Casten Pins Down EPA on Science

November 18, 2019
In The News

Proposed new “transparency” rules at the U.S. Environmental Protection Agency would actually block the government watchdog from using scientific data, according to critics.

The EPA has submitted a draft it calls Strengthening Transparency in Regulatory Science that would actually limit the scientific data the agency uses by calling for it to be more transparent. At issue, according to The New York Times, is that the proposal would call for even confidential medical records to be made public as a condition for them being accepted as science.

The article stated: “The measure would make it more difficult to enact new clean air and water rules because many studies detailing the links between pollution and disease rely on personal health information gathered under confidentiality agreements.”

“We are committed to the highest quality science,” EPA Administrator Andrew Wheeler testified before a congressional committee in September. “Good science is science that can be replicated and independently validated, science that can hold up to scrutiny. That is why we’re moving forward to ensure that the science supporting agency decisions is transparent and available for evaluation by the public and stakeholders.”

But that demand would not only limit the data available to the agency, it “could apply retroactively to public health regulations already in place,” according to the Times. In short, removing the data on, say, a cancer cluster that had been discovered could allow the EPA to reassess regulations meant to address the causes of that public health risk.

U.S. Rep. Sean Casten of Downers Grove, who prides himself on his scientific background, grilled EPA science adviser Jennifer Orme-Zavaleta on that this week. During a House Science, Space, and Technology Committee hearing, he questioned Orme-Zavaleta on the agency’s claims that the new rules “will not apply to any regulations already in place.”

Under persistent questioning, the EPA official allowed that air and water regulations are subject to a “statutory schedule” for reassessment and “a regular schedule for updating.”

“So, given that EPA can reconsider any regulations that it deems necessary and with the mandatory reconsiderations, is it safe to say that any existing regulation can be ultimately rewritten within the bounds of this proposed rule, should it be finalized?” Casten said.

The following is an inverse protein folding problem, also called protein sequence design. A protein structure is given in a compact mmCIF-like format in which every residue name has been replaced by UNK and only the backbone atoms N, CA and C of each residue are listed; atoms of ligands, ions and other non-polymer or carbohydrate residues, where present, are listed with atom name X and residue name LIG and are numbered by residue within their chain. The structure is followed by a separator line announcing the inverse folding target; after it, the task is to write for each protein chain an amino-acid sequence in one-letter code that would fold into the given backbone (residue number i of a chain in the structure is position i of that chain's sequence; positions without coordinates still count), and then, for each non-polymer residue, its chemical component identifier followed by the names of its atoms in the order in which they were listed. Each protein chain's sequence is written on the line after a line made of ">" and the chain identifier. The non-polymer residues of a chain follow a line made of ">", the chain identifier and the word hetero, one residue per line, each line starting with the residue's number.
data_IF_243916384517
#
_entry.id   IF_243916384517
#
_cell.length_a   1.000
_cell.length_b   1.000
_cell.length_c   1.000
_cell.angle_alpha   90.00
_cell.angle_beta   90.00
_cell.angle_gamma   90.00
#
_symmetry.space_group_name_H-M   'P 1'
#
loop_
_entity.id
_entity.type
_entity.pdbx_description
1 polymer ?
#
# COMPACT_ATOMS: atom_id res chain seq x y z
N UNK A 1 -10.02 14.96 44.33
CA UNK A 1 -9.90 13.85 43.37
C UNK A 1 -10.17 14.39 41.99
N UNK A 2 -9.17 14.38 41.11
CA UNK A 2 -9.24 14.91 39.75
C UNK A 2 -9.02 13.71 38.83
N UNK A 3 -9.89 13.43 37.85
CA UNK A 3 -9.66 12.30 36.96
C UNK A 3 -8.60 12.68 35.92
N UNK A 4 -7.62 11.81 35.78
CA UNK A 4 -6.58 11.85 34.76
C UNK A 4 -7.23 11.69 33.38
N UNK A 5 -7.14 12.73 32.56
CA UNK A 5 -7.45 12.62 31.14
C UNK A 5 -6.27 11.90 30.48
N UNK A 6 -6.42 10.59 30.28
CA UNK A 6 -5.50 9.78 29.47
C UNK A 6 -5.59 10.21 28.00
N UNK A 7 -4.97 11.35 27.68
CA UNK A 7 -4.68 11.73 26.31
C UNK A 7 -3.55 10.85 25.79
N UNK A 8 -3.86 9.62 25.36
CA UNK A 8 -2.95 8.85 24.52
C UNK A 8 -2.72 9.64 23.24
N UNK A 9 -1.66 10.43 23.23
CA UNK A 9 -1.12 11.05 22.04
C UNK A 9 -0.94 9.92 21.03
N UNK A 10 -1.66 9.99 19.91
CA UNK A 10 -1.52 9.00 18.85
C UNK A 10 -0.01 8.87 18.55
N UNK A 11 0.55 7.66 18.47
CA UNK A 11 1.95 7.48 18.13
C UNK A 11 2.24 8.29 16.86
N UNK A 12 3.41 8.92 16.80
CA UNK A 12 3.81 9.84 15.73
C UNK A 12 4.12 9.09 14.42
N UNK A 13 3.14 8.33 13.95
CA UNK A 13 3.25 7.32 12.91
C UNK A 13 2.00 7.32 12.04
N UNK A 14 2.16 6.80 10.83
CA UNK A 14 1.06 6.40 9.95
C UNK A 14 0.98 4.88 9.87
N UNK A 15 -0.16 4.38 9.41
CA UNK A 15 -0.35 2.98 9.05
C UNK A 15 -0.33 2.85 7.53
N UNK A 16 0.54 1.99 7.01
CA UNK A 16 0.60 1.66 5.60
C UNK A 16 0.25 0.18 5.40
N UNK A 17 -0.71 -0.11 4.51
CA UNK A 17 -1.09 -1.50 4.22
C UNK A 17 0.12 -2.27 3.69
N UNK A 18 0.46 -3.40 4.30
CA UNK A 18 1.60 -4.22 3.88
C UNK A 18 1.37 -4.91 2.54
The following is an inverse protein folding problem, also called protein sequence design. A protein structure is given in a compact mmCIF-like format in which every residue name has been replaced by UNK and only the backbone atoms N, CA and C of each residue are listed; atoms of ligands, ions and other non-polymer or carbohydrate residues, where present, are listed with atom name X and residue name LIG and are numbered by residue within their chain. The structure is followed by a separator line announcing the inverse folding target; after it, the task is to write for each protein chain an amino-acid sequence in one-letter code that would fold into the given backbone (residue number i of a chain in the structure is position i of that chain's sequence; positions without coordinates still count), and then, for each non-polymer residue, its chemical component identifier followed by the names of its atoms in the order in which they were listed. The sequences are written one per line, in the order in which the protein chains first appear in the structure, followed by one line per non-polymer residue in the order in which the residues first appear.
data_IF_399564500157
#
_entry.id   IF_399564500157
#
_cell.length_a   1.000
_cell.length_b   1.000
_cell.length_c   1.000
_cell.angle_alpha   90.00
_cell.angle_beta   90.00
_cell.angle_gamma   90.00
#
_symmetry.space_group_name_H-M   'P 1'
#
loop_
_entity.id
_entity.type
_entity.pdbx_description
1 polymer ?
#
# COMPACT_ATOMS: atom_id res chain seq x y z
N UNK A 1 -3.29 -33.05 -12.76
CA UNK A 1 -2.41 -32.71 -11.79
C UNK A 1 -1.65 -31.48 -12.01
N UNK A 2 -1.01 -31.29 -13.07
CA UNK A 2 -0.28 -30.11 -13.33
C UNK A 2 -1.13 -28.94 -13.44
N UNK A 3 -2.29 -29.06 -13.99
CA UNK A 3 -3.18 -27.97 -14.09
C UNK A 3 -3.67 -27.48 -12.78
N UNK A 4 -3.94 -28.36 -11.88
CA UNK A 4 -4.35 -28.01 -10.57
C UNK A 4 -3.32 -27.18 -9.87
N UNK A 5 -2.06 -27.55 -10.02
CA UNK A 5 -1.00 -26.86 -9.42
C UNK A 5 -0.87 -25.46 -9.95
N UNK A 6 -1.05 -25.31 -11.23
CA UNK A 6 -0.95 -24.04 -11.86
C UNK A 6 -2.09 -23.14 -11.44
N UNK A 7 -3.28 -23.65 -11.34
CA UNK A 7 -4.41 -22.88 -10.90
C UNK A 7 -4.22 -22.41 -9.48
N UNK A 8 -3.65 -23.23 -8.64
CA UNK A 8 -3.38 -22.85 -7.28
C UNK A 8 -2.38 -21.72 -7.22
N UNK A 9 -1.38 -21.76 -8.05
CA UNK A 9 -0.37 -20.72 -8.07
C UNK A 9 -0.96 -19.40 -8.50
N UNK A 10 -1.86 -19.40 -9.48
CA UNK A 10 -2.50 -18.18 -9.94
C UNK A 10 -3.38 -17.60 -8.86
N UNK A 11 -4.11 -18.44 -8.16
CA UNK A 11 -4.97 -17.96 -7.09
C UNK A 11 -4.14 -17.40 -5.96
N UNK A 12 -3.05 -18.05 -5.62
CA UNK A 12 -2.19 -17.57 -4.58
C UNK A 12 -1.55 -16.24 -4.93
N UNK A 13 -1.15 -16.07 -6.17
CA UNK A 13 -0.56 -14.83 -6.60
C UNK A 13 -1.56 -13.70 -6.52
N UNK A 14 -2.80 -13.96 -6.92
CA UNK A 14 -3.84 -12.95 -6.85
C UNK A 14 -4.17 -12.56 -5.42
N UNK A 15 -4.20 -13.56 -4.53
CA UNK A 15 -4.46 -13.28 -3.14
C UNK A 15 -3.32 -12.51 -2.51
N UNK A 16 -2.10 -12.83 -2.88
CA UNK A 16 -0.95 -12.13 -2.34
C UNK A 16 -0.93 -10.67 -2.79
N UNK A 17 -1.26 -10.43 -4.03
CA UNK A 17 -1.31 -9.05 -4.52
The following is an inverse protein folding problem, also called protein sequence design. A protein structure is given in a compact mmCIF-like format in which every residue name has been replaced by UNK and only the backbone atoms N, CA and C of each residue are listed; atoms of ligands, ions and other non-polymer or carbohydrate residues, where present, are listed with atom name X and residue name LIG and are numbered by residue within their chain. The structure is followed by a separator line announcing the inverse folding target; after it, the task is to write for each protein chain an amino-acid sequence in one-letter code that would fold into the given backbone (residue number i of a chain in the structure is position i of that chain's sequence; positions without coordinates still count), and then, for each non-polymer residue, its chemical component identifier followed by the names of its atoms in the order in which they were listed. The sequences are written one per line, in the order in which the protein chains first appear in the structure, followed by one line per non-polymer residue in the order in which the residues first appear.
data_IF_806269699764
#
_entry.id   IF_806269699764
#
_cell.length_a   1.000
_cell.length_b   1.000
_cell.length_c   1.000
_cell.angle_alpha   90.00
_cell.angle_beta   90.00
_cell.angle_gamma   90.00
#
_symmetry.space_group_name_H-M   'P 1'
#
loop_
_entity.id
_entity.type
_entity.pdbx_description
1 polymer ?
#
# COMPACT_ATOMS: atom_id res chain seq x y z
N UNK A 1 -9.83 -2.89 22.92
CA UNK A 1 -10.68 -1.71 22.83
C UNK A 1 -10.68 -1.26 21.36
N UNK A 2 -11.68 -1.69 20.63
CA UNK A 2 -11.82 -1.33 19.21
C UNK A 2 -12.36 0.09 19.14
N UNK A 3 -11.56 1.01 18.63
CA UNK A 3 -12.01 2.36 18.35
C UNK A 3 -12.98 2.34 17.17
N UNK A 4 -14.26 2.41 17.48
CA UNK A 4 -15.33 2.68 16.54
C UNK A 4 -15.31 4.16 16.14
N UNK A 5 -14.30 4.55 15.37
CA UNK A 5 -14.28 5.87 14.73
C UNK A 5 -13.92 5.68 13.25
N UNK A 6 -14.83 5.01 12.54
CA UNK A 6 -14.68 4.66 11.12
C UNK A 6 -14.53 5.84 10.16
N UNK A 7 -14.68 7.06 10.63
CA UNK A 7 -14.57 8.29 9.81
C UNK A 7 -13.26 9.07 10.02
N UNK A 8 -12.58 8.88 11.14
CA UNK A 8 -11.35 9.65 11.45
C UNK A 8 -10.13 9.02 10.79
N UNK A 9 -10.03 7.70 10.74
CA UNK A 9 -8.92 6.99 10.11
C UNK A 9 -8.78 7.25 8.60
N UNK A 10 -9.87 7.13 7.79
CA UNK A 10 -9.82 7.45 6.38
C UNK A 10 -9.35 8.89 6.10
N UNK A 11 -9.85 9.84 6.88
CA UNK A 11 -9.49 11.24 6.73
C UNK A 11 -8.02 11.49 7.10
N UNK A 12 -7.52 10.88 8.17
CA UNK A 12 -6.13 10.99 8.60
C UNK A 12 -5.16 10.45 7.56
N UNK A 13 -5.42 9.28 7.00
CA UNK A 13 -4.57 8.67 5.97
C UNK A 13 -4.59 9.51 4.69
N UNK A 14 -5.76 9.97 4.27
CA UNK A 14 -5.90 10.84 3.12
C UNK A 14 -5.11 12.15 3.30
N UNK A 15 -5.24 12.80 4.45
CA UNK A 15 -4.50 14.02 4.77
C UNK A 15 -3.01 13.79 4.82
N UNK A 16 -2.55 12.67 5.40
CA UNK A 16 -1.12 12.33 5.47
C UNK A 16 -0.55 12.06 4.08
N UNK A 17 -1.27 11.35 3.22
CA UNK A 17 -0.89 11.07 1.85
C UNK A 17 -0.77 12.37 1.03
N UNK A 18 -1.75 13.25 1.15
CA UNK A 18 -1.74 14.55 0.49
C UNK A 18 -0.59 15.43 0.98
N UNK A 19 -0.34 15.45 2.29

“Should this rule be finalized,” Orme-Zavaleta responded, “then it will apply prospectively to new rules and regulations.” But she added that those “new rules” included old regulations “the agency may decide to update.”

Charging that the Trump administration was made up of “science deniers” and that the draft had originally been proposed decades ago by a “tinfoil-hat-wearing climate denier” who went on to serve on President Trump’s transition team, he said the EPA’s insistence that the new standards would only apply to new regulations was “fundamentally disingenuous.” Casten called on Orme-Zavaleta to “stand up” to any efforts to undermine the scientific foundation behind EPA regulations. “Look, this is painful,” Casten said. “And, we’re sitting at a moment where none of this assault on science happens if people in your shoes stand up. If, and when you stand up, we’ve got your back, but please stand up.”

In a separate opinion piece printed this week in the Chicago Tribune, U.S. Sen. Tammy Duckworth similarly charged that the Trump administration was systematically trying to roll back the Clean Water Act. Calling the Trump government an “environmentally bankrupt administration,” she said Trump was working to undermine the act’s protections.

“The Clean Water Act provides a strong foundation that should be strengthened,” Duckworth stated. “Yet the Trump administration is relentless in its zeal to do the exact opposite: weaken and damage this seminal law so that polluters can profit, while Americans suffer the consequences of unsafe water.”

She blamed contaminated drinking water, toxic game fish, and increasingly frequent beach closings due to high pollution levels on the Trump administration’s failure to adequately enforce the Clean Water Act.